When I first met Ze’ev Sensei, he had invited me on several occasions to come to Israel to teach a class or two. When I first heard this, I was quite surprised. From what I read in American newspapers, it thought it must be a dangerous, war-torn country filled with violence. After getting to know Ze’ev Sensei much more, I found that the information in our newspapers here is inaccurate and Israel is also a very lovely country with many good people. When I asked my students, “What if I went to Israel?” To my surprise, so many of my black belts and students wanted to go with me, so many people in my dojo want to see and visit your country.

I don’t know much about your religion and life in Israel but there is a movie which I found very interesting and I like this movie very much. Of course, this is only a movie so probably it is not all correct information. . . . so please forgive me for mentioning this. It is about a female detective who must live in a Jewish Hassidic community in New York in order to solve her case. It is a story about the culture shock of suddenly being transplanted into this Hassidic lifestyle which is so different from the life of a young woman of this modern age. What was very interesting to me is that so much of the religion is intermeshed with one’s daily life. For me, I thought this is very similar to the Zen life where there is no border between what is religious and spiritual and what is our normal lifestyle.

I think for you in your country you may find this an unsual remark but if you have ever lived in the United States you will know what I mean. Here in this country, we have the principle of “separation of church and state.” Although this refers only to our civil rights and laws in society and really has no bearing on our personal beliefs, today, many people here mis-interpret this to mean that our religion or spiritual practice must be completely separate from our normal life style. . . Of course, in my personal life or among my students, I have never run across such an idea that one’s beliefs or religion cannot enter our personal lives but a few years back when I was participating in an Aikido website, I was severaly reprimanded for answering an inquiry about clapping hands in the dojo which was interpreted as a “religious” question. I was so surprised and shocked when this happened because it was only an answer to a question and in no way a sales pitch for religion. I think Ze’ev Sensei remembers this incident which caused me so much grief. It was so funny to me! Indeed, sometimes our thinking can become too stiff and narrow-minded.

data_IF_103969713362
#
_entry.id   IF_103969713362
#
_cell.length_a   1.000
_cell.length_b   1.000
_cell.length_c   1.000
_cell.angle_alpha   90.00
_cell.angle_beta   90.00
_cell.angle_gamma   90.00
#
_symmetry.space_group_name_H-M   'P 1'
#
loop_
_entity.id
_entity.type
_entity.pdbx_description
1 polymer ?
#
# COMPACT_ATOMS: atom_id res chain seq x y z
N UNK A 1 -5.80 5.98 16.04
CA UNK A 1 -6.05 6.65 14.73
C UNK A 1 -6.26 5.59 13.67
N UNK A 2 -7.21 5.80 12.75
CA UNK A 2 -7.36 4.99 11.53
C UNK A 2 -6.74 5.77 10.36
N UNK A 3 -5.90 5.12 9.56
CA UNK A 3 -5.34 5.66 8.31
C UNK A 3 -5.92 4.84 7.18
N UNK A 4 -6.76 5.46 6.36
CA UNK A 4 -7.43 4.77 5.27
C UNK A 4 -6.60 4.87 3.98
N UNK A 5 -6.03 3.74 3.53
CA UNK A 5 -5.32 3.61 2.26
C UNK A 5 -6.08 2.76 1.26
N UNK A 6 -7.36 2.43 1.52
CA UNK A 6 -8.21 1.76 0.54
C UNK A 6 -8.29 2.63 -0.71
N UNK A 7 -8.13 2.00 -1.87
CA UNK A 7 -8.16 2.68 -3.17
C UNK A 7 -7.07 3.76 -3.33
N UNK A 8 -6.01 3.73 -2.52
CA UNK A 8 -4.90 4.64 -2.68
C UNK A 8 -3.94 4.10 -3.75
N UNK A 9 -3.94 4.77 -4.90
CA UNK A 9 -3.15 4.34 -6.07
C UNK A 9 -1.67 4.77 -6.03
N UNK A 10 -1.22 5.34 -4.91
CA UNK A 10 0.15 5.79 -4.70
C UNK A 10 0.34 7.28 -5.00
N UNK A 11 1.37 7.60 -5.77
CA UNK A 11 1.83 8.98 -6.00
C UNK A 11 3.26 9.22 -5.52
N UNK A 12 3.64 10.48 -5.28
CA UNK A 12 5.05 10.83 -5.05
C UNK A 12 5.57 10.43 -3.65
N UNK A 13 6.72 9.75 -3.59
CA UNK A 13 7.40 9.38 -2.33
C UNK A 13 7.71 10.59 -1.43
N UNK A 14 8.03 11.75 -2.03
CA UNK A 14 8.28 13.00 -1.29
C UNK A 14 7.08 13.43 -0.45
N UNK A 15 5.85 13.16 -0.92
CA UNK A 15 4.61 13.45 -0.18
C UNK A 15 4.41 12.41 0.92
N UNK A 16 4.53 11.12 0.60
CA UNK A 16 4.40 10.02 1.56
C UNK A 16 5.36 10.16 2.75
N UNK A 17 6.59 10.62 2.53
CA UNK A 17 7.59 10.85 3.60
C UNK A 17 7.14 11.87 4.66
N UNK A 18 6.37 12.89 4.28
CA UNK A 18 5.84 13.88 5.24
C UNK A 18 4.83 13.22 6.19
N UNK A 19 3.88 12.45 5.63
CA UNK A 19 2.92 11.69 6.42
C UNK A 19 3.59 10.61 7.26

I think that although the world changes so much and so quickly, you must hold on to your customs and beliefs very strongly no matter what. Aikido or Zen does not contradict or reject any belief system or other religion or philsophy and is very comfortable wherever it is. In both Aikido and Zen, we must practice hard and enjoy the virtue and benefits of practice. And, - just to be a good person trying to do good for others - for me, this is the essence of my practice and this is how I try to understand both my Aikido and Zen together.

I realize that you have such a very good teacher and many good students of Aikido where you are. Maybe someday I will get to meet.you I know my good friend and senior, Mastake Fujita Sensei recently visited you and I heard that he enjoyed his trip very much. Of course, he read a great deal about you and Ze’ev Sensei from our dojo newsletter here in my dojo and wanted to see you. I see this as a kind of karma where is are all interconnected and interdependent on each other. Although this is a principle of Zen, I think it is also O’Sensei’s One Family of Man all getting together in harmony through Aikido.

I hope I have been able to answer all of Ze’ev Sensei’s questions on Zen clearly. Because Zen and Aikido are not “officially” joined together, I have to present this as all my own personal views and if I have offended anyone, it is due to my lack of experience and wisdom

I wish you all of the best, and hope O’Sensei’s spirit of Peace will touch all of you and your country. I also pray for you as I pray for Peace and Harmony in this world everyday. Please continue to practice hard and support your teacher and your dojo. With all my best wishes,

Rev. Kensho Furuya,
Aikido Center of Los Angeles

Thank you so much for your time.
Ze’ev Erlich, Aikikan, Rehovot, Israel